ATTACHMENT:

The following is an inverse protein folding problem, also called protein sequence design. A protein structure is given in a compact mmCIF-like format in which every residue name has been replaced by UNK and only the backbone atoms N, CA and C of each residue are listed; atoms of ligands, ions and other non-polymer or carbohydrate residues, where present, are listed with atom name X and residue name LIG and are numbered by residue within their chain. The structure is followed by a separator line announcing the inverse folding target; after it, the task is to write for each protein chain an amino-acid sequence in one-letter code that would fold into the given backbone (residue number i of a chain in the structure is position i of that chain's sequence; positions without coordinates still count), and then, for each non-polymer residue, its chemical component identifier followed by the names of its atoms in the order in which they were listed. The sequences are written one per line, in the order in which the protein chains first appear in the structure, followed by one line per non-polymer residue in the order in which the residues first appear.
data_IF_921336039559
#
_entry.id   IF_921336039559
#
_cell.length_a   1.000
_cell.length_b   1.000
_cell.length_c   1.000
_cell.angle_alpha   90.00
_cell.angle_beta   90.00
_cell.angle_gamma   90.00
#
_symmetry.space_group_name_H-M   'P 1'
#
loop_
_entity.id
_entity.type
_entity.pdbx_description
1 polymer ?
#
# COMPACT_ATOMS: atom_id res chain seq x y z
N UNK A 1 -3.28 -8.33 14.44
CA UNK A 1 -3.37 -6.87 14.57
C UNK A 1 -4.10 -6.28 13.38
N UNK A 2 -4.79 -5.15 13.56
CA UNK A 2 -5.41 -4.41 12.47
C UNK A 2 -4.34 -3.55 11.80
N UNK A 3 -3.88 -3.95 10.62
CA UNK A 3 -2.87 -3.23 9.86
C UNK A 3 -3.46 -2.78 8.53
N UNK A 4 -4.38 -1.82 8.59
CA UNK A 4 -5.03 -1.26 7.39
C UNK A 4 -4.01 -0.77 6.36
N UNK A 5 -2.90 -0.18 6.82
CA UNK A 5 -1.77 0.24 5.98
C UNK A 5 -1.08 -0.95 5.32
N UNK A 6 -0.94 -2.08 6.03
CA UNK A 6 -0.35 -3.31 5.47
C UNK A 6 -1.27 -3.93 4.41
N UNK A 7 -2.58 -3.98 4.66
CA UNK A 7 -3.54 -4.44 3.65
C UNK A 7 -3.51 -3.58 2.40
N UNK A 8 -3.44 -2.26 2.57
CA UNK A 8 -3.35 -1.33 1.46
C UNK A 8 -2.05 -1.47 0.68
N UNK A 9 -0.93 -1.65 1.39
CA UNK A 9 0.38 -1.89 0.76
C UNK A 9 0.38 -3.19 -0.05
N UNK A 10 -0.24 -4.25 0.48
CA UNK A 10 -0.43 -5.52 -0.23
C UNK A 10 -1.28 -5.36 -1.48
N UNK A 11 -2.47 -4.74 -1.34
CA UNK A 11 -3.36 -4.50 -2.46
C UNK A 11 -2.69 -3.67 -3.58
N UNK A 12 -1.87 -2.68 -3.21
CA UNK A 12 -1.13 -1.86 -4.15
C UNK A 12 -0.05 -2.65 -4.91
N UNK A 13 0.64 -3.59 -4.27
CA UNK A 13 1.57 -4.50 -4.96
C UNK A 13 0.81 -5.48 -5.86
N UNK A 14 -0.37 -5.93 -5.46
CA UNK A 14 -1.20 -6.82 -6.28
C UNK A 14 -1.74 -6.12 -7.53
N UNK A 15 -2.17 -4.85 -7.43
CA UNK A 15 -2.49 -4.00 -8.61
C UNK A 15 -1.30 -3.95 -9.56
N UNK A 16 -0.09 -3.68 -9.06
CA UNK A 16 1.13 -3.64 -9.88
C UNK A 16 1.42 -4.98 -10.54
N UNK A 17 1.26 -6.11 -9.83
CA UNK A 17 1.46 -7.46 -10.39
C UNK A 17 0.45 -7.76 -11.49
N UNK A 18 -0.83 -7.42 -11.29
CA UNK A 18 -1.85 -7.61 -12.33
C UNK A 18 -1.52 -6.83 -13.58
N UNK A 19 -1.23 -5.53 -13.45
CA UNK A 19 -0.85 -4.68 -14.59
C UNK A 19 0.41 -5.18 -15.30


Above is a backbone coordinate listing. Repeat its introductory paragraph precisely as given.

The following is an inverse protein folding problem, also called protein sequence design. A protein structure is given in a compact mmCIF-like format in which every residue name has been replaced by UNK and only the backbone atoms N, CA and C of each residue are listed; atoms of ligands, ions and other non-polymer or carbohydrate residues, where present, are listed with atom name X and residue name LIG and are numbered by residue within their chain. The structure is followed by a separator line announcing the inverse folding target; after it, the task is to write for each protein chain an amino-acid sequence in one-letter code that would fold into the given backbone (residue number i of a chain in the structure is position i of that chain's sequence; positions without coordinates still count), and then, for each non-polymer residue, its chemical component identifier followed by the names of its atoms in the order in which they were listed. The sequences are written one per line, in the order in which the protein chains first appear in the structure, followed by one line per non-polymer residue in the order in which the residues first appear.